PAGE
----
Hitchhiking the Karakoram highway in 2012

When planning your route into Pakistan through China – or the other way round – all along the Karakoram Highway, don’t forget that your last Lonely Planet guidebook was published in 2008 and researched in 2007. As you may suggest, many things have happened in Pakistan since, and not only the governments came and go, but so did the mountains, and Karakoram highway is the 8th wonder of the world that never wakes up the same in the morning.

It may sound quite disappointing, but I need to say this from the beginning – in all my trip along the KKH I hitchhiked only once for just 80 km, and it was a satisfying experience, and in this post I must explain what stopped me and can stop you from lifting your thumb on the highway.

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Dust-proof clothing is a must

First of all, it all starts in Islamabad. To be exact, in Pirwadhai, a cluster between Islamabad and Rawalpindi, where all the buses to the North depart from. Most of the transport going North departs as early as possible – the last one probably around 4pm, in order to pass through Kohistan at daytime. Kohistan is a dodgy place, and you don’t want to find yourself there at night or even evening. I remember passing around 5 checkpoints on the way from Islamabad to Gilgit. Yes, on the bus. Hitchwiki is quite right about the fact that there’s no possible spot in Islamabad where you can hitchhike from. I didn’t find it either. Moreover, I am 50% sure that the checkpoint police would take you off the hitchhiked vehicle and make you take a bus anyway. ‘For your own safety,’ – they keep repeating, like parrots.

To sum up, the 15-hour journey from Islamabd to Gilgit has a medium hitchhikability: you can always go as far as Abbottabad and try to catch a ride from there, but be ready to explain what are you doing at every checkpoint – and make sure that your driver is patient enough to wait.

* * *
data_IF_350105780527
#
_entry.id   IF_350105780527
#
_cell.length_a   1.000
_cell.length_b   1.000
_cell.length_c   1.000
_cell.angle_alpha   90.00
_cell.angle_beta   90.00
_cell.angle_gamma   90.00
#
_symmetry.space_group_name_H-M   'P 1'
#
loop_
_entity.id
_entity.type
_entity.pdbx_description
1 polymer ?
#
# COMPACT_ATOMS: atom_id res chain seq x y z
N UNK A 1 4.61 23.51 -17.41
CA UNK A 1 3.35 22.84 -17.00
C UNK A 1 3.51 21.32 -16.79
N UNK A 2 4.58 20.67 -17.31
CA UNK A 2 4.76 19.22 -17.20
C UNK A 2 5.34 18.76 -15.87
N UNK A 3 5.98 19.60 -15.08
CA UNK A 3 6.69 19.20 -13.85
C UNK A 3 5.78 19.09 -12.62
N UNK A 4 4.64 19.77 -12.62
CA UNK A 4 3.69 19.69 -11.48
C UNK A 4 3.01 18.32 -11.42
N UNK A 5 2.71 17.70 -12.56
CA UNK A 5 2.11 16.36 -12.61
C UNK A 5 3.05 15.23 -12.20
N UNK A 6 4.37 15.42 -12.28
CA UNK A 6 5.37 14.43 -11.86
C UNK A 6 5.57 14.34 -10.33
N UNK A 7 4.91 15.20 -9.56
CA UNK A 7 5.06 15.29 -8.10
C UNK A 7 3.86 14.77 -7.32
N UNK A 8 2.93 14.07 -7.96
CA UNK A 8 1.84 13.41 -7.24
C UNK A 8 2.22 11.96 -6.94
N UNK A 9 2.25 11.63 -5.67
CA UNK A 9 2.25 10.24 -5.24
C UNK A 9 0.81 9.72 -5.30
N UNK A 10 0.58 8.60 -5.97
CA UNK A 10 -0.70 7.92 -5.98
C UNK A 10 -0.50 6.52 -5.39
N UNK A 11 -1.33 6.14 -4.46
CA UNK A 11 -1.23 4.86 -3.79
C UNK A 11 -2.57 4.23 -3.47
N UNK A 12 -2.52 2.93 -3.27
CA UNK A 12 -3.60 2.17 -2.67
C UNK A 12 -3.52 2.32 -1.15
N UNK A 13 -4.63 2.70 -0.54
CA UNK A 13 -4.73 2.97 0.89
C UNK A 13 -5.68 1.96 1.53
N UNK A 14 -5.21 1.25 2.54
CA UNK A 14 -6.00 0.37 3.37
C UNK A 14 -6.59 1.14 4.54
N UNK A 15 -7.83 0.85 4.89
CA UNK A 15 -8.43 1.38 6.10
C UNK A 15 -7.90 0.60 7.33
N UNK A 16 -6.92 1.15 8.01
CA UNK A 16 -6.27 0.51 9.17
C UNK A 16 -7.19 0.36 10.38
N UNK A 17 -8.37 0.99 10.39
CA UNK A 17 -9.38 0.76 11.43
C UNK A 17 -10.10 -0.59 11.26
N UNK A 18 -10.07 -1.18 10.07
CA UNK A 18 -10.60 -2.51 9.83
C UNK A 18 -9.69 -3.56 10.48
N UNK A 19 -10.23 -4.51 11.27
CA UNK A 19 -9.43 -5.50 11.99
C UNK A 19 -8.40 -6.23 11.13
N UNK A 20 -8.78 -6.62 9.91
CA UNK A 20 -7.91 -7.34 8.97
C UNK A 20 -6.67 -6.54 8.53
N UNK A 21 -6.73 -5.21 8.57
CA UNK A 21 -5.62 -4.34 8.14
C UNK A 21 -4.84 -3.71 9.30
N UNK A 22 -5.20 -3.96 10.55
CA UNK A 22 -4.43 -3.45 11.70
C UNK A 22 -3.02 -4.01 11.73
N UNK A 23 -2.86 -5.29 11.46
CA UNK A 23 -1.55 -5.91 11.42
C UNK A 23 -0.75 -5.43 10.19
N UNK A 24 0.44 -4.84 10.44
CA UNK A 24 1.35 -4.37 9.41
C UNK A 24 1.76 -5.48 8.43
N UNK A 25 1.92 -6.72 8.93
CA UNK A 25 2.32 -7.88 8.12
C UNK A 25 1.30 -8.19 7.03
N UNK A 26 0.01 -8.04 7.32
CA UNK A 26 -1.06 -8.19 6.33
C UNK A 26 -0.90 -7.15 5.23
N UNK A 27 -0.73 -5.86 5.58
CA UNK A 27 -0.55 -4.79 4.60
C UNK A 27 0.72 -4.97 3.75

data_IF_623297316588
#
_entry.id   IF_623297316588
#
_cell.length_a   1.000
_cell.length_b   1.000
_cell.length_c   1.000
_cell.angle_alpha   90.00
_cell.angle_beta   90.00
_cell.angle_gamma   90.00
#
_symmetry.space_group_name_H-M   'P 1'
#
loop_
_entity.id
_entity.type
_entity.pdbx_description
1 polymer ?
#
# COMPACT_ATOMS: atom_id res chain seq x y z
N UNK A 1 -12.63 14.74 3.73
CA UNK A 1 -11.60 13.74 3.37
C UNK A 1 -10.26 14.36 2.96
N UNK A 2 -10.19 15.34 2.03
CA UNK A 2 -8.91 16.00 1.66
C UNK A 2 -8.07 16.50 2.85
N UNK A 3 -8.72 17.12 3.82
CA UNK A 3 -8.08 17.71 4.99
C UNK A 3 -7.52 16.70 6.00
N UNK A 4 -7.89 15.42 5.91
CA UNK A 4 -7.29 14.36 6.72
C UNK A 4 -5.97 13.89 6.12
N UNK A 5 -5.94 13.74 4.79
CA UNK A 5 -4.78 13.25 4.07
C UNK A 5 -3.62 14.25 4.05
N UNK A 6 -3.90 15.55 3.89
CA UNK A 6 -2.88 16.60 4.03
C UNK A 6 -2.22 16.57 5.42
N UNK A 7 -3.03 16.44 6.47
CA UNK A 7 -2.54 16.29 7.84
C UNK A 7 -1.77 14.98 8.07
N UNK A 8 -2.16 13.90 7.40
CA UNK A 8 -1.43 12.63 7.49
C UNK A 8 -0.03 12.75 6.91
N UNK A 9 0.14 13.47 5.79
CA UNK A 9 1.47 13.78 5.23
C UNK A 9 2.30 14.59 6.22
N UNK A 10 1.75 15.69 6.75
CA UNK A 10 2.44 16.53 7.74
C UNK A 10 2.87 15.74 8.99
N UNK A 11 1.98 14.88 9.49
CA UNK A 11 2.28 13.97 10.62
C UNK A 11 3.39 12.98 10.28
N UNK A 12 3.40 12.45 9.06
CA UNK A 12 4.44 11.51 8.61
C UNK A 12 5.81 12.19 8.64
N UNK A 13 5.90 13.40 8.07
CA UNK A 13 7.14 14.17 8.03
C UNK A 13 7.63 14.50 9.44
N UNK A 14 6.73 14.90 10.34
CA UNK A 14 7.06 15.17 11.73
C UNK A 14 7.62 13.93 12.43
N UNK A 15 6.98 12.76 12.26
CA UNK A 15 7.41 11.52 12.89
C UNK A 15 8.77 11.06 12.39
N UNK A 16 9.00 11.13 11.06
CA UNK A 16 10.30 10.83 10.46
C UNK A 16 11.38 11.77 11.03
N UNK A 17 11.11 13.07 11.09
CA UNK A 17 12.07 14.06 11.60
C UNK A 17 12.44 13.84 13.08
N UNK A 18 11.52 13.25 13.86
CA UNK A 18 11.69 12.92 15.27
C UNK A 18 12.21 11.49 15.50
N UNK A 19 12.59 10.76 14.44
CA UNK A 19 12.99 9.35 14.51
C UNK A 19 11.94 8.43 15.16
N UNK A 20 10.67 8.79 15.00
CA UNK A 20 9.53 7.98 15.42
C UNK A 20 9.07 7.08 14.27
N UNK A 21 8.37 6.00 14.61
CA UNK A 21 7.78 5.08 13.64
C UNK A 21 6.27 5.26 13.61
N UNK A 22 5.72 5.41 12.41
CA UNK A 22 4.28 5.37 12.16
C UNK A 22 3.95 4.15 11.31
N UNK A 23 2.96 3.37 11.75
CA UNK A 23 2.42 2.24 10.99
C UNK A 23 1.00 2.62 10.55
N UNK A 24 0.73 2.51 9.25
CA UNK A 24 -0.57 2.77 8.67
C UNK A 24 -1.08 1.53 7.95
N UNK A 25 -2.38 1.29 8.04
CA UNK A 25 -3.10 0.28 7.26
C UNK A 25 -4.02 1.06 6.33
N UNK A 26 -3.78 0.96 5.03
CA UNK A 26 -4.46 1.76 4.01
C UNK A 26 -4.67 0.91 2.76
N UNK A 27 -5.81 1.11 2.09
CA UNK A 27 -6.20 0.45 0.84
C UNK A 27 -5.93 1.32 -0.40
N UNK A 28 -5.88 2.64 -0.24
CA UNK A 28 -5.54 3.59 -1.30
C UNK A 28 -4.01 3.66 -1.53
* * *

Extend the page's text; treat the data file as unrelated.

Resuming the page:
Gilgit is just a few km away from the KKH, any car can bring you on the highway – or there’re shared suzukis going to Danyor. The road up to Karimabad and Aliabad (Hunza) is free of checkpoints and full of trucks – which makes it extremely hitchhikable.

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Just chillin’ in the shade

Aliabad is situated on the KKH, and from Karimabad you can go down towards Ganesh village and try your luck there. I do not remember checkpoints on the way to Passu, but there’s one little obstacle that Lonely Planet guide doesn’t tell you about. It’s a huge mountain lake stretched for kilometers all the way to Gulmit. LP is not to blame for missing this thing out – the lake was formed just in 2010 by a massive landslide that buried small villages scattered along the highway. This is one reason why you probably won’t catch a lot of rides goind that way – there’s nowhere to go. Now there is a regular boat service running from the dusty end of the KKH to Gulmit/Hosseini where you pick up the ruptured end of the highway and drive 10 more km to Passu.

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Motor boats on the way to Gulmit and Passu across the newly formed mountain lake
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The views are pretty neat, yes.

Passu is another easily hitchhikable place – the Chinese Camp not far from the Ambassador hotel has plenty of vans, trucks and pick-ups going towards Sost with the Chinese engineers and local workers. Just ask at the camp – both the guards and the staff will be happy to stop cars for you. I even accidentally stopped a car going to Shimshal valley – so you can count on some traffic heading there (although it’s off the KKH). There’re no checkpoints on the way.

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The landslide got us stuck on the way to Hunza for a solid hour

Further than Sost, you’ll never get. Upon my arrival to this bleak town, I decided that I still have time to try and hitch something across the border. But the customs is situated in Sost itself, and the border is hundreds of kilometers away. I tried to convince the customs officers that I want to get a stamp in my passport and then stop a truck or car going to China, but they kept telling me that there’s no private transport nor trucks going all the way to China. They let me stay in a guesthouse for free and the next morning I had to take the bus. I did see some jeeps driving along the road, but they probably go only from one construction site on the road to another and certainly don’t follow all the way across the border.

Before the Chinese border

Tashkurgan is the border town on the Chinese side, from there the hitchhiking rules change. Most of the drivers expect you to pay for the ride, no matter how far are you going. From Tashkurgan to Karakul lake I hitched a pick-up truck with two other people I met on the road. The road was smooth and fast. However, from Karakul to Kashgar nobody wanted to take us for free, and moreover, there is a checkpoint on the way – they can be checking pretty thoroughly why the locals are ‘interacting’ with foreigners.

As I said, things change rapidly there. If you have any updates, hit me up in the comments.

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